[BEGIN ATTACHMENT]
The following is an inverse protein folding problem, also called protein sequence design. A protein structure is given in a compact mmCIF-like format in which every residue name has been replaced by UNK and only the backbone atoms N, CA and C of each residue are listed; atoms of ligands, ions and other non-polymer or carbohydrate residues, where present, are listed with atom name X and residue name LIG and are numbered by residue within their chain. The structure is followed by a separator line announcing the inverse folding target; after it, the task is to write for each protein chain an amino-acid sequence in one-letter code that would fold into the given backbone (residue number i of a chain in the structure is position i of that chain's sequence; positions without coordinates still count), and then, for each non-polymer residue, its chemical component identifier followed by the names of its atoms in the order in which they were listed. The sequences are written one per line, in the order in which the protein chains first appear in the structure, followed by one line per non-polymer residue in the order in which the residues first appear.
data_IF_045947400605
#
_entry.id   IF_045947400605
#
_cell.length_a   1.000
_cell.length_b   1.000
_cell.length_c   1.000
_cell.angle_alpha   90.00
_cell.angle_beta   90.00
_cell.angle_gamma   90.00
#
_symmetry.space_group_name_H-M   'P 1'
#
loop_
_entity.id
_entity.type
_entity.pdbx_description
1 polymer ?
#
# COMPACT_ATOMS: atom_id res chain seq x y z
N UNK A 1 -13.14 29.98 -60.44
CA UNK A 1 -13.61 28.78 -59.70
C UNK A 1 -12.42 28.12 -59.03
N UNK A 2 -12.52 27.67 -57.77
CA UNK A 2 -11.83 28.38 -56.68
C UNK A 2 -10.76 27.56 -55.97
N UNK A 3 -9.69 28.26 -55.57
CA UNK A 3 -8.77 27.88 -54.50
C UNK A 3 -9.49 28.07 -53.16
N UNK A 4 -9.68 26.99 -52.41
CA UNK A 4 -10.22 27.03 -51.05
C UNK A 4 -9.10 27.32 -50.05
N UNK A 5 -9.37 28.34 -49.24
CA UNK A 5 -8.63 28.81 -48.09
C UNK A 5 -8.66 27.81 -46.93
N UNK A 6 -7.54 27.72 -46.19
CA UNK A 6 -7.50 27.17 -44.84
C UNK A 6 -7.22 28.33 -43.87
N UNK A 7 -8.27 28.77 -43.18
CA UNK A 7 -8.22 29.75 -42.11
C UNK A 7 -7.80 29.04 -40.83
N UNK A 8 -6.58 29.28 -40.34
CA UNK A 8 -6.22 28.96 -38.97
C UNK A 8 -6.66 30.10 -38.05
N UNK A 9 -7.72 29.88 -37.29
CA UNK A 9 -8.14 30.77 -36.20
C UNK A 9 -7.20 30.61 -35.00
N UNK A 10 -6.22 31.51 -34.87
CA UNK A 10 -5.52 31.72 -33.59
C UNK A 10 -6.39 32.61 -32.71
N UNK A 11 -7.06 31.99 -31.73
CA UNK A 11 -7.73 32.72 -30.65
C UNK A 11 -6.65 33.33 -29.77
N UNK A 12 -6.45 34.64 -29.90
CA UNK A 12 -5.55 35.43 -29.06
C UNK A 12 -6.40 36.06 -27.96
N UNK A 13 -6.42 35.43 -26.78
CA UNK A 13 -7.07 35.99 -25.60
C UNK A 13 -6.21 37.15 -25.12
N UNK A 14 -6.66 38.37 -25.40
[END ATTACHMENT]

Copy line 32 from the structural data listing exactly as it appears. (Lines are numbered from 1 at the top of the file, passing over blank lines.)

CA UNK A 4 -10.22 27.03 -51.05